In the days before research boards reviewed research proposals before the studies were conducted, Pahnke devised an experiment to induce people to have a religious experience. On a Good Friday, when they were to meditate in a chapel for 2.5 hours, twenty theology students were given either psilocybin or a placebo. The students who were given the psilocybin reported intense religious experiences, as you might imagine. Their levels of happiness also were significantly greater than the control group reported. But what is especially interesting is that these effects remained 6 months after the experiment, as the psilocybin group reported more "persistent and positive changes" in their attitudes to life than did the placebo group.
 Poloma and Pendelton The Faith Factor: An Annotated Bibliography of Systematic Reviews And Clinical Research on Spiritual Subjects Vol. II, David B. Larson M.D., Natiional Institute for Health Research Dec. 1993, p. 3290.

Quote:


"The authors found that religious satisfaction was the most powerful predictor of existential well being. The degree to which an individual felt close to God was the most important factor in terms of existential well-being. While frequency of prayer contributed to general life satisfaction and personal happiness. As a result of their study the authors concluded that it would be important to look at a combination of religious items, including prayer, relationship with God, and other measures of religious experience to begin to adequately clarify the associations of religious commitment with general well-being."

 There's a bigger picture to consider.  It's not just about me it's about everyone in the world and our need to seek truth. That brings into play my theory on Soteriolgoical Drama.

I've posted about that many times. It's my answer to the problem of pain and evil. Please read it again. It's not that i think that's the answer. It's a theory and it indicates this a logical answer to why God allows the kind of world we have. It may not be the answer I give but the logic of it suggests the possibility that there is a logical answer.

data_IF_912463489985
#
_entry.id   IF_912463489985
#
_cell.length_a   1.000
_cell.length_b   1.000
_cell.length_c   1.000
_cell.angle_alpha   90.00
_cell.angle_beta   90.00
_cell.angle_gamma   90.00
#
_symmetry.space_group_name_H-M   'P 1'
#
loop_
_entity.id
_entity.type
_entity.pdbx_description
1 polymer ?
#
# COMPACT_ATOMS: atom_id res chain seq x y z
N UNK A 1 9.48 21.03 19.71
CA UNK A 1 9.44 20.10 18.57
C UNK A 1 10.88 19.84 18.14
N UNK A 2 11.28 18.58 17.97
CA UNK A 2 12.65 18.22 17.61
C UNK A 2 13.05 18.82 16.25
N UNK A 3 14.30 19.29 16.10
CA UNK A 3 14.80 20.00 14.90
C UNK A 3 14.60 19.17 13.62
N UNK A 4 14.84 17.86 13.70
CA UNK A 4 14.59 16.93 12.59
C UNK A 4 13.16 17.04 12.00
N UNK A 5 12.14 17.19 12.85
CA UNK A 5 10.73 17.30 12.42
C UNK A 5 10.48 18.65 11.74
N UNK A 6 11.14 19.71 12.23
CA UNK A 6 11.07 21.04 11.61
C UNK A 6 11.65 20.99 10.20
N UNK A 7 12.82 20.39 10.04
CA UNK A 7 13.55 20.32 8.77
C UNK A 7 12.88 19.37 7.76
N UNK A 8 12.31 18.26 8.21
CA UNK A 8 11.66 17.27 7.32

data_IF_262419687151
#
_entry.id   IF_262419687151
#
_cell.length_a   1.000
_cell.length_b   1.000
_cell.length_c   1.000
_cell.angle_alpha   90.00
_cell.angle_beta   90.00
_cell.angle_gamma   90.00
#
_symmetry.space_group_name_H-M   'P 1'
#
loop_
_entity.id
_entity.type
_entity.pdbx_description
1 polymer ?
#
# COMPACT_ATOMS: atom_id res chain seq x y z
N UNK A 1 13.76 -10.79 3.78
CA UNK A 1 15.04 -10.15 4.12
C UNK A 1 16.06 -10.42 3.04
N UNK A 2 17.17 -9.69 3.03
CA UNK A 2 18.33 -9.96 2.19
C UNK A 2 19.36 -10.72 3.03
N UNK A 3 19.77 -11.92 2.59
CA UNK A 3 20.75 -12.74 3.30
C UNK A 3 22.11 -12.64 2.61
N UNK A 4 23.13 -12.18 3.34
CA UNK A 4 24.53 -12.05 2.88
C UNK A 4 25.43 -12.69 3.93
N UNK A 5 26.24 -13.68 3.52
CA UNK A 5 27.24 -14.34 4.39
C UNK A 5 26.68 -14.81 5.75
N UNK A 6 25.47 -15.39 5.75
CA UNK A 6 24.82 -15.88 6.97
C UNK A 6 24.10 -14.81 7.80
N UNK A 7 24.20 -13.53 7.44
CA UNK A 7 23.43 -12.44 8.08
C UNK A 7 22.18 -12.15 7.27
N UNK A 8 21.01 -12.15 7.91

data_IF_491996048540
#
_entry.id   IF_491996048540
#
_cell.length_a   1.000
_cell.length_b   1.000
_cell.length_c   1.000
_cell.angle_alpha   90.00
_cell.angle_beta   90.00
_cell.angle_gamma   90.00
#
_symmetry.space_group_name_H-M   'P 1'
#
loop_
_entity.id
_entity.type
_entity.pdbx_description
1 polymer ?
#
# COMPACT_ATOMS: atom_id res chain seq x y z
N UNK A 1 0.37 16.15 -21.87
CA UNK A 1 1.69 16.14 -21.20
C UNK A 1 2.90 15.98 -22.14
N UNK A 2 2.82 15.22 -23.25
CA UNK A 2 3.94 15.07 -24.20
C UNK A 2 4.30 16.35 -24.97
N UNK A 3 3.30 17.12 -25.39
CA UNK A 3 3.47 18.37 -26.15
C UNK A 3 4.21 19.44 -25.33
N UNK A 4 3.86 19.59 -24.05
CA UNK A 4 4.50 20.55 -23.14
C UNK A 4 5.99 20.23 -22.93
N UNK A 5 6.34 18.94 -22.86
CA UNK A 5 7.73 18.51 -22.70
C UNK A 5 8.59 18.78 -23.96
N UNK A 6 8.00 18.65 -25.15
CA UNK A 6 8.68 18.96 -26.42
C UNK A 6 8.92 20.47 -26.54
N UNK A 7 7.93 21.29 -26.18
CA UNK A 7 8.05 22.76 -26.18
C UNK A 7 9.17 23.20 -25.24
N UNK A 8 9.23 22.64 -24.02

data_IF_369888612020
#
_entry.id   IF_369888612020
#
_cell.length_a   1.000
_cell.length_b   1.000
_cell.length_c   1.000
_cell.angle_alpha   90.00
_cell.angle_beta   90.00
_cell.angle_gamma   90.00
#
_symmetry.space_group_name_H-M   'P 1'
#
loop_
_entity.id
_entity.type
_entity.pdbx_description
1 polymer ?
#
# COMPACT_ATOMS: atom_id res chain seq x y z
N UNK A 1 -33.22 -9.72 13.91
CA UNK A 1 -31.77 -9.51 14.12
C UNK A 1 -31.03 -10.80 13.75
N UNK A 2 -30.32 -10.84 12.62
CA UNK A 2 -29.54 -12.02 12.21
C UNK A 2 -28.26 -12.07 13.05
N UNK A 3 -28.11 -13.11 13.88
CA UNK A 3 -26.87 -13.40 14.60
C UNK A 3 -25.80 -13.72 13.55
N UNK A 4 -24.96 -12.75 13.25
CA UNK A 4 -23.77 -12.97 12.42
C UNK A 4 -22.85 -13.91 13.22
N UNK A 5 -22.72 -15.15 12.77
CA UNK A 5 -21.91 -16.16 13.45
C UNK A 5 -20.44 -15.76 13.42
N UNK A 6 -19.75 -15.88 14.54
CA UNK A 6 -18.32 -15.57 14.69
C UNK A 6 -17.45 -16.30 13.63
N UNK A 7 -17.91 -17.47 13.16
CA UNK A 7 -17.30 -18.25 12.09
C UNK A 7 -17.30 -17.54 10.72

4 comments:

Anonymous said...

Liberal

(I believe the Bible is just a record of god experiences)

The overall problem I have with this approach is that it's all conjecture. If the Bible is just a book of god-experiences, you are basically using it as a catalogue for building god and his motives from your own personality and experiences. The target of your adoration becomes a product of your own creation, based in your understanding of large scale concepts. If you are correct and god is some sort of unknown root of reality out there and the point of our existence is to move to a higher state of being, you need to throw all of those archaic concepts like baptism, faith, sacrifice, Biblical justice and miracles out. If we can't use the Bible to say god is evil for killing Hittites, you can't use it to say he's good for sending his son to die, as they're all just experiences of the author. Maybe god is quite neutral and the Bible was just written by pessimists and optimists. Maybe he doesn't exist at all and the authors are just explaining what they don't understand as best they can.

I feel like this kind of approach is usually the last efforts of intelligent people attempting to justify a previous resolution. It was certainly the case in my deconversion. You start at a conservative point of view and as its shortcomings become more than you can honestly acknowledge, you find more liberal interpretations to patch the holes. The question is, by obtaining a liberal interpretation of god that you can justify intellectually and stomach morally, can you hold to any of the original precepts you began with?